The school was the inspiration for the movie PCU, and, true to form, the average Wesleyan student finds himself (forgive me: him/herself) politically just to the left of Michael Moore. Then again, is that really such a bad thing?

10) University of Vermont – Burlington, VT
Founded: 1791
Enrollment: 8,156
Out-of-state tuition: $24,934
Web site:
The birthplace of Phish can be found high upon a hill overlooking Lake Champlain, in a valley in the shadow of the aptly named Green Mountains. Meanwhile, on campus, UVM represents the best that New England collegiate life has to offer—including a top-notch liberal-arts program and some fantastic local produce come harvest time.


One Response to “Top 20 Cannabis colleges (U of M is on the list!)”

  1. jsknow Says:

    Pot prohibition is a great example of oppression and tyranny being alive and well in the USA. It’s time to remove all the politicians that promote prohibition. How many more lives have to be needlessly devastated or lost? Prohibited drugs are way easier for kids to get than regulated drugs! Prohibition never works it just causes crime and violence. The year alcohol prohibition was repealed violent crime fell by 65 percent.

    On March 22, 1972: The Richard Nixon-appointed, 13-member National Commission on Marijuana and Drug Abuse recommended the decriminalization of marijuana, concluding, “[Marijuana’s] relative potential for harm to the vast majority of individual users and its actual impact on society does not justify a social policy designed to seek out and firmly punish those who use it.”

    The USA spends $69 billion a year on the drug war, builds 900 new prison beds and hires 150 more correction officers every two weeks, arrests someone on a drug charge every 17 seconds, jails more people than any nation and has killed over 100,000 citizens in the drug war. The World Health Organization documents the failure of U.S. drug policies.

    In 1914 when there were no prohibited drugs 1.3% of our population was addicted to drugs, today 1.3% of our population is still addicted to drugs but there’s way more crime and violence because of the huge profits prohibition generates. Guns have absolutely nothing to do with using drugs, they have to do with drug prohibition. Al Capone didn’t kill people because he was drunk, he killed people because they got between him and his illegal drug money.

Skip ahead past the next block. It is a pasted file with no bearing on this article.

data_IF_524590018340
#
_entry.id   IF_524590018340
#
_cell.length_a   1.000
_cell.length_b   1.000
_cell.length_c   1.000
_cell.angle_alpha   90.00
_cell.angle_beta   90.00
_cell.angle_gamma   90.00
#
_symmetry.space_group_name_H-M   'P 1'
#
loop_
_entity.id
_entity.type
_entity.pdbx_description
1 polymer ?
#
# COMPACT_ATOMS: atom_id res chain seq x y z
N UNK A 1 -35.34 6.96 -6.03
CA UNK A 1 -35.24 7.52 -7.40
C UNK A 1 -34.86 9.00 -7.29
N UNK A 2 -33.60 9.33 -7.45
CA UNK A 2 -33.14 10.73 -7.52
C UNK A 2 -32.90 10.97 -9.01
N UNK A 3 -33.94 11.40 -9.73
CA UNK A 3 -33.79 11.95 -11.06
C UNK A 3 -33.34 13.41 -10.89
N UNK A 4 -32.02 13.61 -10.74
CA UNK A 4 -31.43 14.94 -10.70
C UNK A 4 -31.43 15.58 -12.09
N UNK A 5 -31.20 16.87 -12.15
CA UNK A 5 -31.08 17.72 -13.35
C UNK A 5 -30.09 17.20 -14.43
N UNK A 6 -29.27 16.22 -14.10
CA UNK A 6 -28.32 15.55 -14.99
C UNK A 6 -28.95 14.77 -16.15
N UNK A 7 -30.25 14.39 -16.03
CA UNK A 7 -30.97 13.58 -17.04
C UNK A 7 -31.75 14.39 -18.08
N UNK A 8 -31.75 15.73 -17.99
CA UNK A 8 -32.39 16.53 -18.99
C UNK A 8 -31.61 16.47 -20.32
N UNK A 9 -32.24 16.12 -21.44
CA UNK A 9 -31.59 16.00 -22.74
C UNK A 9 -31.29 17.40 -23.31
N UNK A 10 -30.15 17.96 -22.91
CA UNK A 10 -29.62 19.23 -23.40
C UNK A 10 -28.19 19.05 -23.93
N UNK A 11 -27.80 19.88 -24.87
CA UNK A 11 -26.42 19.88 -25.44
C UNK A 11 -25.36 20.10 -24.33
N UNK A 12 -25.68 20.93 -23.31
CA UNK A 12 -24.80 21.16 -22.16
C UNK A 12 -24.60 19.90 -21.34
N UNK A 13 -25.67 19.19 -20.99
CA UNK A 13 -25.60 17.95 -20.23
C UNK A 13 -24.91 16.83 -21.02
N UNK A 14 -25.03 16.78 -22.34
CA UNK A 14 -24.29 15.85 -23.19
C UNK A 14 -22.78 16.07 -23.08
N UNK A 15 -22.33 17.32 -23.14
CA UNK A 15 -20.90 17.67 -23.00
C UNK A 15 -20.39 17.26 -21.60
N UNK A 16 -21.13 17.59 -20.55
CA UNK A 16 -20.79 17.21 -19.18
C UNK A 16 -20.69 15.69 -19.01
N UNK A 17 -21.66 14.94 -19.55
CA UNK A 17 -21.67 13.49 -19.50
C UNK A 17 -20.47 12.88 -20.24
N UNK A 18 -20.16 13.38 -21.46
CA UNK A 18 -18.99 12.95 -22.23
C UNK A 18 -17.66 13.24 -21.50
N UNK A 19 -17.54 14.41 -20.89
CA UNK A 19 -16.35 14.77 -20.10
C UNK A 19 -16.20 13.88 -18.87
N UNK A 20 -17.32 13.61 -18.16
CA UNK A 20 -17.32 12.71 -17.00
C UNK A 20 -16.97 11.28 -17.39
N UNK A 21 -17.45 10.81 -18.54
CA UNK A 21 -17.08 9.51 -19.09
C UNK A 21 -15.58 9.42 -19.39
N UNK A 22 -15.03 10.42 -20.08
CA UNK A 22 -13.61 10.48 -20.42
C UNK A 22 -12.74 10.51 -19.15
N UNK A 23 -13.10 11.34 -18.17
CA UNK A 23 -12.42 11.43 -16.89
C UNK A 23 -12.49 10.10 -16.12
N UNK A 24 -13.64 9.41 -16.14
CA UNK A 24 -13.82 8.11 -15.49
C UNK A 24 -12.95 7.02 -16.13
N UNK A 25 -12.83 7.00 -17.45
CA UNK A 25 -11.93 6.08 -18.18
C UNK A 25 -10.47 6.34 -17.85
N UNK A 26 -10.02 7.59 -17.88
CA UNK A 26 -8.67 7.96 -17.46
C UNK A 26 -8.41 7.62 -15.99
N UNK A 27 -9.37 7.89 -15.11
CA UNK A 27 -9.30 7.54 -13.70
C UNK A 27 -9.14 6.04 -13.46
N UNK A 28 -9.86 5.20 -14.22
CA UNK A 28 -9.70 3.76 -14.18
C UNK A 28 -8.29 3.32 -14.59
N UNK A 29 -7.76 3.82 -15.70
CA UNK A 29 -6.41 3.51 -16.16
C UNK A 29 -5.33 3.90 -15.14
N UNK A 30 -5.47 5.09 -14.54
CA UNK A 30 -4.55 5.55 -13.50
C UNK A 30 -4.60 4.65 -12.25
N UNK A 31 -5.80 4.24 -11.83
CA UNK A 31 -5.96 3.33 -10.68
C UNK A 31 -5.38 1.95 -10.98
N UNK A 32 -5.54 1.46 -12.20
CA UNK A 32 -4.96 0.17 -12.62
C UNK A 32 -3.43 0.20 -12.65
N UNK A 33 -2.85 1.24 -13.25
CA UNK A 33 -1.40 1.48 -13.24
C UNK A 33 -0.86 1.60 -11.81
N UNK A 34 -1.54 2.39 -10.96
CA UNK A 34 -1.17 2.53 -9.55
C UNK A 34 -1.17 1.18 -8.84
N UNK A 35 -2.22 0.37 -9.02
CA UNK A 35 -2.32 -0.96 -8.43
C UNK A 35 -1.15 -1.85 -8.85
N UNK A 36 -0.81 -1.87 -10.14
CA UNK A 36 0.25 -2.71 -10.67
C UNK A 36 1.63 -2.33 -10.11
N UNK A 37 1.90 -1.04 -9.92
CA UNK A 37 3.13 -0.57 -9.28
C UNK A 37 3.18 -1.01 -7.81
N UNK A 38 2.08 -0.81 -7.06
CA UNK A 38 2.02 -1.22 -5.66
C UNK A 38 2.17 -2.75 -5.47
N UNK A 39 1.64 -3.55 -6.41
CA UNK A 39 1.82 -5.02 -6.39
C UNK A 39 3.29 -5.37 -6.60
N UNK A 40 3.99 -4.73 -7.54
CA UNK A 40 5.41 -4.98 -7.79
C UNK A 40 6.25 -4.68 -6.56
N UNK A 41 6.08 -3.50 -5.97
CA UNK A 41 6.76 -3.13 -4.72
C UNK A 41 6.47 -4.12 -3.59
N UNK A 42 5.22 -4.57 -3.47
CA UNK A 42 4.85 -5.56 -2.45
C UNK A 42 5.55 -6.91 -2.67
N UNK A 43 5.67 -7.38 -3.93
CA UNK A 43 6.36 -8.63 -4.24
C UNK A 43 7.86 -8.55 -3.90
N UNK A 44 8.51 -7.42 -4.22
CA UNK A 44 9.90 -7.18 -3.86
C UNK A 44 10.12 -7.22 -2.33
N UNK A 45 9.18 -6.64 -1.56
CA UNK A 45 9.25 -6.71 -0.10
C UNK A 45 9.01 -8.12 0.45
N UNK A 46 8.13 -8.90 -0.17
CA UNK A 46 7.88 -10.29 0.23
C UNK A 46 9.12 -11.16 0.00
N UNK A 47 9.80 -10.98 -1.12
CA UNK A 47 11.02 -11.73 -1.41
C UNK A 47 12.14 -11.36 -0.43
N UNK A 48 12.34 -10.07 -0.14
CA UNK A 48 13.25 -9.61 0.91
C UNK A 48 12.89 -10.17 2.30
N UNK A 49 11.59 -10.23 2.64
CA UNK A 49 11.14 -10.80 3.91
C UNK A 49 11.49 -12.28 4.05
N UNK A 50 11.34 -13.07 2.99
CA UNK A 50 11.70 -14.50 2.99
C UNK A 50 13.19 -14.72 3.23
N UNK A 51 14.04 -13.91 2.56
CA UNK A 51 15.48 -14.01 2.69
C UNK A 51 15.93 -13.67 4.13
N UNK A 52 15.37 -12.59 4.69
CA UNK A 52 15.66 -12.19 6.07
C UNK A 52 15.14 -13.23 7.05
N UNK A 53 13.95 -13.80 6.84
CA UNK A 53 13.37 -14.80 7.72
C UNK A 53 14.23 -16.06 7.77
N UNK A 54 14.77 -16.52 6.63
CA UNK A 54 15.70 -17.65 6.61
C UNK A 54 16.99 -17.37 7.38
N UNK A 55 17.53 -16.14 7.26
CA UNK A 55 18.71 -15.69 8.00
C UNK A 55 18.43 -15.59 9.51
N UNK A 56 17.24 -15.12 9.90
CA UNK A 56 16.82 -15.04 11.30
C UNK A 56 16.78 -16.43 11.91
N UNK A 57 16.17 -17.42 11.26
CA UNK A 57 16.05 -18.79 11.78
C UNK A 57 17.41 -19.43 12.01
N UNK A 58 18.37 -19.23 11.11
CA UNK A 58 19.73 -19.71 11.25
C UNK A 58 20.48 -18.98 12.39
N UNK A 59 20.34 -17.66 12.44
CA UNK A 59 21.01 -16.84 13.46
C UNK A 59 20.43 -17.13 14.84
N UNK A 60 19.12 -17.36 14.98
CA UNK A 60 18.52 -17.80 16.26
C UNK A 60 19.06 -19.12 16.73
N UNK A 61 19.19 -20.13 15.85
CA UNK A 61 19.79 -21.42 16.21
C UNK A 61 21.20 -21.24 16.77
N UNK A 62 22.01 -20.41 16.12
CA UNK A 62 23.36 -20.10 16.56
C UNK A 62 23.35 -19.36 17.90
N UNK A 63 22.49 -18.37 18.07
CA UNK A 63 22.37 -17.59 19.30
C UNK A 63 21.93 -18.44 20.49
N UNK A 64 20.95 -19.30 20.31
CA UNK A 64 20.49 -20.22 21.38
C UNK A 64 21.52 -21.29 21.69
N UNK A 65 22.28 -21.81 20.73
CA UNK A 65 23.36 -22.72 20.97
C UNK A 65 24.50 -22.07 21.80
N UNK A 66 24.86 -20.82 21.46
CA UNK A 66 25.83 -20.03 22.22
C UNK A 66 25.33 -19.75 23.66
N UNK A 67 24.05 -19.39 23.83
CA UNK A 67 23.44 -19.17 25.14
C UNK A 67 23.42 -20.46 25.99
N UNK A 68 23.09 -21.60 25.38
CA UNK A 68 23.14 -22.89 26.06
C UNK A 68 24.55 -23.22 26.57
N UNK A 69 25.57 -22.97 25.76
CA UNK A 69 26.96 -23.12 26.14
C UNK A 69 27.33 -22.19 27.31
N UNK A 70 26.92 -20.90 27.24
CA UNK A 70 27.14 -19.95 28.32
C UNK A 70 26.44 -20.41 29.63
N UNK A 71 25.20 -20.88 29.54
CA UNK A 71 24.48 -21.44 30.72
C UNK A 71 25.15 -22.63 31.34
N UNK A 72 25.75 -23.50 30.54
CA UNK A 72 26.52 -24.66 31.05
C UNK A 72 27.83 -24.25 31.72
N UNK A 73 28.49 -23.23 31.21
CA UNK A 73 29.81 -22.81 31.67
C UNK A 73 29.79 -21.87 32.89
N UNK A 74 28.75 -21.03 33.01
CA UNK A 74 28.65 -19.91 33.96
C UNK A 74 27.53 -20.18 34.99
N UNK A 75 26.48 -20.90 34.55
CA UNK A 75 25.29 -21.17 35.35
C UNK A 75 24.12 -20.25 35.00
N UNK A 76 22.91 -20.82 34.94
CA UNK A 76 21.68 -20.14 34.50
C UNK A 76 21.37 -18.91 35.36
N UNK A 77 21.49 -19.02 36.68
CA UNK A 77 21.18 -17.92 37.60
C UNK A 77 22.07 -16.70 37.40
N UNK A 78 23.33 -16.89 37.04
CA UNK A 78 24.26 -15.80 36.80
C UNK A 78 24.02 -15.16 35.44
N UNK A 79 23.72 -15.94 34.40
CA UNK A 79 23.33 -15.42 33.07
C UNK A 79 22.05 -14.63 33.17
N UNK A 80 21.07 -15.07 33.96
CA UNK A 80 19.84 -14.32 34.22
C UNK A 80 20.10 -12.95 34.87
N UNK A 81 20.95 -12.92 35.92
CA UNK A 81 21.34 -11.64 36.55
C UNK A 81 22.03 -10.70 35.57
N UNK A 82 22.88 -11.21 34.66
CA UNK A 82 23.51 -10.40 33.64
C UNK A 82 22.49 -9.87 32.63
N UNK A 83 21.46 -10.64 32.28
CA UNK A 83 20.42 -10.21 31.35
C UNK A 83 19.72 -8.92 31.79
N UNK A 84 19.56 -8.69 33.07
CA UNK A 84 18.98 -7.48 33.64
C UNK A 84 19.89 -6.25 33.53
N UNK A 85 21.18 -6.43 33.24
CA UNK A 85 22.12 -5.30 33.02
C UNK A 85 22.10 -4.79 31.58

Drugs today are more potent, more readily available and often less expensive than they were in the early 70’s when Richard Nixon started the war on drugs. Every time you look at the news you see more and more drug busts involving bigger and bigger quantities of drugs, not less and less. It’s time to change the drug laws!

    There’s only been one drug success story in US history, tobacco, by far the most deadly and one of the most addictive drugs. Almost half the users quit because of regulation, accurate information and medical treatment. No one went to jail and no one got killed.

    Not one person in history has ever died from marijuana. Many have died from its PROHIBITION.

    1997 annual American deaths caused by drugs:
    TOBACCO …………………… 400,000
    ALCOHOL …………………… 100,000
    ALL LEGAL DRUGS ………. 20,000
    ALL ILLEGAL DRUGS ……. 15,000
    CAFFEINE ………………………. 2,000
    ASPIRIN ……………………………. 500
    MARIJUANA …………………………. 0
    Source: United States Government,
    National Institute On Drug Abuse,
    Bureau Of Mortality Statistics.
    Marijuana And Hemp The Untold Story

    The right; to freedom of religion, free speech, a free press, to keep and bear arms, to be secure in your person, house, papers and effects against unreasonable search and seizure, to life, liberty and property, to be protected from having your property taken by the government without due process of law and without just compensation, to confront the witnesses against you, to be protected from excessive bail, excessive fines, cruel and unusual punishment, to vote and many others have been denied to millions of Americans in the name of the drug war.

    If you are called for jury duty and you don’t agree with the law the person is charged with, you have the right to vote not guilty, no matter what evidence is produced. Jurors implementing this right in all non-violent drug cases will shut down the ridiculous laws of prohibition. One juror in each case is all it takes. The bottom line is a juror has the right to judge not only the accused person but also the LAW the person is accused of breaking. Don’t be intimidated stick to your position Vote Not Guilty in all non-violent drug cases.